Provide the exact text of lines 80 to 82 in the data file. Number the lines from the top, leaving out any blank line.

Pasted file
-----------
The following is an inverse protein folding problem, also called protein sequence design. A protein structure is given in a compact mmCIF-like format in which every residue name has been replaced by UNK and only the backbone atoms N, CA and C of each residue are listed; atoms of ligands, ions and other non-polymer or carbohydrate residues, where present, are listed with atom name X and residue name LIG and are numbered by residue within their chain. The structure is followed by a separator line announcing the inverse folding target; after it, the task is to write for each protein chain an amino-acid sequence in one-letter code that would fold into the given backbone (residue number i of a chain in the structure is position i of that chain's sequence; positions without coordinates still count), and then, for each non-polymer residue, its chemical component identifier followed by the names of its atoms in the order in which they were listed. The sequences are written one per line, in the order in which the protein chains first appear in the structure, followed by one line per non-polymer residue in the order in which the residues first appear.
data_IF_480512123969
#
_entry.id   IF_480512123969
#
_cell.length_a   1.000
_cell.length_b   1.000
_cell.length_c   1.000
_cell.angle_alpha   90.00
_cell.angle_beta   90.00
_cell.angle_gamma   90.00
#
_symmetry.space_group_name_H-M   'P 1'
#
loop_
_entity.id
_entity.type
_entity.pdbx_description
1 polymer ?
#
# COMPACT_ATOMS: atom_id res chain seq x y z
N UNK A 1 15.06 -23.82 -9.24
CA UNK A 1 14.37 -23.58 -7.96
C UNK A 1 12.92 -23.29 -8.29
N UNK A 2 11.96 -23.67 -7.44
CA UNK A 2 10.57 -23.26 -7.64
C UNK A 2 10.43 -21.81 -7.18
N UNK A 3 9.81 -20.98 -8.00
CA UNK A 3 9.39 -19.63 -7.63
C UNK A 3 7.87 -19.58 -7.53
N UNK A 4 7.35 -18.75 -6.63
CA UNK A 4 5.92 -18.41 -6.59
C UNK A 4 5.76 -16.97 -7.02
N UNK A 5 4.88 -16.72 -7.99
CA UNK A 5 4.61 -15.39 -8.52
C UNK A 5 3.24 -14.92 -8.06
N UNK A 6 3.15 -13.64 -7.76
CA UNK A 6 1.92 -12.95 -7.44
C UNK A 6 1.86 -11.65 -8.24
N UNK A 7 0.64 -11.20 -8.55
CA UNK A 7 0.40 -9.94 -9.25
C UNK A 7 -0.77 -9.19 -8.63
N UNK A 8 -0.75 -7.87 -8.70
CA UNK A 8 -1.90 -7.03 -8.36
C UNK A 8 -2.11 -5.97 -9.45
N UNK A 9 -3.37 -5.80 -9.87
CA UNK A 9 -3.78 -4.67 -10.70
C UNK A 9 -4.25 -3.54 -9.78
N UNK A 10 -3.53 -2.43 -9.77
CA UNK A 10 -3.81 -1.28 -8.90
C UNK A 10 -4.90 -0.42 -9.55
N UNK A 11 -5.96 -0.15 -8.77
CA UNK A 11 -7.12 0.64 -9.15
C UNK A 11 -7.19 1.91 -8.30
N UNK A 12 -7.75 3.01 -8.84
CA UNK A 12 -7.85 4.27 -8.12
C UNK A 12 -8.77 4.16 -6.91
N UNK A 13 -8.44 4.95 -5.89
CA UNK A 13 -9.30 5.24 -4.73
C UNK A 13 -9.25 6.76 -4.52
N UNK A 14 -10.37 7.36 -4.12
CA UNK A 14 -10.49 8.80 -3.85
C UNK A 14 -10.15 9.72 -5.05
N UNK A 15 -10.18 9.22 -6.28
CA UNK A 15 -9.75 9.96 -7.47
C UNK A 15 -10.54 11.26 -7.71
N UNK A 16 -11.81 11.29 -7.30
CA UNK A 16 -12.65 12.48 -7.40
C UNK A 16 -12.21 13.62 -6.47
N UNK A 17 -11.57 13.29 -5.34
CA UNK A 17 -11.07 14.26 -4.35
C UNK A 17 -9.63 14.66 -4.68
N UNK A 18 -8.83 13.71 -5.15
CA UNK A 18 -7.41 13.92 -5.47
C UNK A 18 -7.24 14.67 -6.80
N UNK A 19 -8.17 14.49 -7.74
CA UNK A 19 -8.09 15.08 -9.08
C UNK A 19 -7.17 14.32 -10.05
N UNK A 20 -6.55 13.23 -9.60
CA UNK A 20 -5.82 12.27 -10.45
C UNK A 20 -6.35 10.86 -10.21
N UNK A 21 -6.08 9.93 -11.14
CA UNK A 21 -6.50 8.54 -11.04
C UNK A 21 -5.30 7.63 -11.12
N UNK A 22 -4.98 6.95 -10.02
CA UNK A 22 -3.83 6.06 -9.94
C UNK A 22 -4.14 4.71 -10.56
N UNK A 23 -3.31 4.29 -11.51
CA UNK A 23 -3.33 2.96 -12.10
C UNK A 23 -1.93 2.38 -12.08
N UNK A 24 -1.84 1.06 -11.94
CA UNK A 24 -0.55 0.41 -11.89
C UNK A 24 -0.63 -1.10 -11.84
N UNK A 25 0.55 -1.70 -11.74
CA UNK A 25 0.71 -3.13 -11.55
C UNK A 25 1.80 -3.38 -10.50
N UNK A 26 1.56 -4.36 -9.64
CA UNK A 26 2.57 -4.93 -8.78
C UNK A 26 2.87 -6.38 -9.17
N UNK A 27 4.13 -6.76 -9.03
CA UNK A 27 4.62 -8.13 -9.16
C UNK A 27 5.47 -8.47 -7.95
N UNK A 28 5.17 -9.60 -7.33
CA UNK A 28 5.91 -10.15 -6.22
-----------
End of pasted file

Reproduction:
CA UNK A 20 -5.82 12.27 -10.45
C UNK A 20 -6.35 10.86 -10.21
N UNK A 21 -6.08 9.93 -11.14